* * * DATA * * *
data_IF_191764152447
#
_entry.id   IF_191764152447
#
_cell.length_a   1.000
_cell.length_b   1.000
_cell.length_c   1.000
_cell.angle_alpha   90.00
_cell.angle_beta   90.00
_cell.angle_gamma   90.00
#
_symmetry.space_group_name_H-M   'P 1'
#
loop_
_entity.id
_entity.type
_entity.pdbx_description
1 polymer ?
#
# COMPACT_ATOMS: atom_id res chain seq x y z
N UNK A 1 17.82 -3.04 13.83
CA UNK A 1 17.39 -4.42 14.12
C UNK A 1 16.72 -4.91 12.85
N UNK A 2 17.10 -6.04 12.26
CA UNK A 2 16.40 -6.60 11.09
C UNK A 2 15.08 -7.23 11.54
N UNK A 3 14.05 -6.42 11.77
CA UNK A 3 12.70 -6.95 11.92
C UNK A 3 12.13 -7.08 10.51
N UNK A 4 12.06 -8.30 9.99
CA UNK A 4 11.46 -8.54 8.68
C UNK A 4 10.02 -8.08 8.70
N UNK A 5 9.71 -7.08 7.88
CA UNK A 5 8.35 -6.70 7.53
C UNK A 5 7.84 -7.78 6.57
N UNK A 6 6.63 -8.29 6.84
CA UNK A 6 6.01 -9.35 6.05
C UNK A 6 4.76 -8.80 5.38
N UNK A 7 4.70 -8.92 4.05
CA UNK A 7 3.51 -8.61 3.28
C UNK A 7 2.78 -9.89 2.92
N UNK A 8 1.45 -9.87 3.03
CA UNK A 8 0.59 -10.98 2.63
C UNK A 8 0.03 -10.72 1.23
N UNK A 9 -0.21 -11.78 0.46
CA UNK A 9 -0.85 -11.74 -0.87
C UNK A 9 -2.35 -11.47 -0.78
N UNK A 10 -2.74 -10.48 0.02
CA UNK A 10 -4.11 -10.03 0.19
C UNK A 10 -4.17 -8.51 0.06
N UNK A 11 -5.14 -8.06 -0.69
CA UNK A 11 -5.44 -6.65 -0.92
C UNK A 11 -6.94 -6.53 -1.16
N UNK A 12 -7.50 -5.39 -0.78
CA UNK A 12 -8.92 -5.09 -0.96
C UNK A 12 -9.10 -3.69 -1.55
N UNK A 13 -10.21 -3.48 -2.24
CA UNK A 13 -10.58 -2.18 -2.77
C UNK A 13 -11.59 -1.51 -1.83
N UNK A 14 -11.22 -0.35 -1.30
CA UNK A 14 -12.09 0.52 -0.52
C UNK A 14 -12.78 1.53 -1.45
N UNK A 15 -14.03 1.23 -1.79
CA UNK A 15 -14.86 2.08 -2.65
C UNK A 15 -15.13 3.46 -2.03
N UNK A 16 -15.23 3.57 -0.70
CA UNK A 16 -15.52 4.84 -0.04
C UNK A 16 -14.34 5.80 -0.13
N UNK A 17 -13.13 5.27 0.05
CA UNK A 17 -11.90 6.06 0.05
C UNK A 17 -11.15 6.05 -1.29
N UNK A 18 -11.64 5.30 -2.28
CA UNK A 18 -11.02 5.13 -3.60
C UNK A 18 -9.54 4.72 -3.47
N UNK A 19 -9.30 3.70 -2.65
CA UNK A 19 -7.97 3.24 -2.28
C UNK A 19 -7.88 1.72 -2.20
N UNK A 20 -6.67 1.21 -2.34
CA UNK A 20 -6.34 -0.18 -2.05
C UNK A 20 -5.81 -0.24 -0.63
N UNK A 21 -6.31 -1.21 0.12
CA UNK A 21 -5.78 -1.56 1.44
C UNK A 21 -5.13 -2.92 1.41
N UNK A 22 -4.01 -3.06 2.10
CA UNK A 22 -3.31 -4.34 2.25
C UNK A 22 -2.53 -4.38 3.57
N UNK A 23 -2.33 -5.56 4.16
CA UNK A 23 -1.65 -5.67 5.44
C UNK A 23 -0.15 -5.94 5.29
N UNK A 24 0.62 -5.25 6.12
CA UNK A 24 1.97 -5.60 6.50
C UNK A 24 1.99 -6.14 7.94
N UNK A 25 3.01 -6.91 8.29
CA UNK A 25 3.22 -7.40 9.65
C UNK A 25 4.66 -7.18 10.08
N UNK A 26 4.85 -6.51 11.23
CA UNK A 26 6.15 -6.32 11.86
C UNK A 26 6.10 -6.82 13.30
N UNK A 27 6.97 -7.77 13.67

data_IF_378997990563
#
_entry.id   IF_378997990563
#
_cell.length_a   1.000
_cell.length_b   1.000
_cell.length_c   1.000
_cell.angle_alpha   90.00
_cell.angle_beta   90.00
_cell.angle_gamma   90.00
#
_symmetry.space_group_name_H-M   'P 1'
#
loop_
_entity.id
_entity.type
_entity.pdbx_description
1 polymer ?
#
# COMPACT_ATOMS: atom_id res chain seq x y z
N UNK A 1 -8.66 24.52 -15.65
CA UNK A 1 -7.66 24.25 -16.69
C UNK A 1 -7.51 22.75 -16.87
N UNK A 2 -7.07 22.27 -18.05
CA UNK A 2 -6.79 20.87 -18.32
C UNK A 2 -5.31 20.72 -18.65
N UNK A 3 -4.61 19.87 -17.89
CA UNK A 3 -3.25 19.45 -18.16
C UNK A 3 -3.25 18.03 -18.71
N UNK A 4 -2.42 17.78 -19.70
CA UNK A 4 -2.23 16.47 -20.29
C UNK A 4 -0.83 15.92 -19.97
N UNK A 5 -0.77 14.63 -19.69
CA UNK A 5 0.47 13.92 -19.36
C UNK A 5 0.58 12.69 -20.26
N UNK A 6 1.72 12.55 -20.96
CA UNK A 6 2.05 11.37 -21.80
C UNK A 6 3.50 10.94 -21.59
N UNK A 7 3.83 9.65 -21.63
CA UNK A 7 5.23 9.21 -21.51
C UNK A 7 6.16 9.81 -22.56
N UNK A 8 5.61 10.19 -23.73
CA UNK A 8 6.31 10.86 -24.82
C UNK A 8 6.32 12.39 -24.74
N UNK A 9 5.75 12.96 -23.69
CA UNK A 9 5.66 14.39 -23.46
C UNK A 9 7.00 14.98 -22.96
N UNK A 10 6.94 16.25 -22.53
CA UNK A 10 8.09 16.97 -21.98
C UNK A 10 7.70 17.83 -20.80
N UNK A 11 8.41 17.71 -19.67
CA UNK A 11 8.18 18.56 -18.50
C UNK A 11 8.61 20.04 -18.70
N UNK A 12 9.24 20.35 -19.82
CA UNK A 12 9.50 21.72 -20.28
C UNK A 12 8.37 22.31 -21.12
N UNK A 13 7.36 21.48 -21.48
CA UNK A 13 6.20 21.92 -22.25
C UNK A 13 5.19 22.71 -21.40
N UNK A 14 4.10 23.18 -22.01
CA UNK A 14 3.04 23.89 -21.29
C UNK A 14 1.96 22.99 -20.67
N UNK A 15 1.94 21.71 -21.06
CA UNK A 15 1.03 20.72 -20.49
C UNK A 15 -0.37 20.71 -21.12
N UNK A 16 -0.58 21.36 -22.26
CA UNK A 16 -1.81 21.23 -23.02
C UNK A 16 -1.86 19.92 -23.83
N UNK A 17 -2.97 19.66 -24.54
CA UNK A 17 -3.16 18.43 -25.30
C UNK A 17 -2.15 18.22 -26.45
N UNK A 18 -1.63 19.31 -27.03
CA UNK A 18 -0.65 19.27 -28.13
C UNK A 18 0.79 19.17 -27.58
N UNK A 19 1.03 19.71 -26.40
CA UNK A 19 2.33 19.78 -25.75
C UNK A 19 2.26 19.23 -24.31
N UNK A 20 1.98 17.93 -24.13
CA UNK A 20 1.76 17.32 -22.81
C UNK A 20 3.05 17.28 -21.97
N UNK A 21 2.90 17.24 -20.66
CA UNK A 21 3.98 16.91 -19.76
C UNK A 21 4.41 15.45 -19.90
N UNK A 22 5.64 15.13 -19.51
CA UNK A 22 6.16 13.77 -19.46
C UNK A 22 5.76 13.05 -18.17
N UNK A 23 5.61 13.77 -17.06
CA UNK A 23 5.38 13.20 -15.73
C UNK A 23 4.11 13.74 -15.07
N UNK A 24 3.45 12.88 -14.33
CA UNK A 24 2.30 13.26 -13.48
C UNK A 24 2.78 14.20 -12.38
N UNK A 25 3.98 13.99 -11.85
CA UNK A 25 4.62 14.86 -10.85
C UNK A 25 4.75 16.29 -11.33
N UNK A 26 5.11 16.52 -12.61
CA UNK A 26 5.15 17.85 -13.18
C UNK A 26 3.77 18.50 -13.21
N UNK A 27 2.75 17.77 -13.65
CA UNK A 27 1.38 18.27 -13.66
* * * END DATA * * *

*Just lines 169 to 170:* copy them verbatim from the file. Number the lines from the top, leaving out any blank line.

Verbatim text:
CA UNK A 17 -3.16 18.43 -25.30
C UNK A 17 -2.15 18.22 -26.45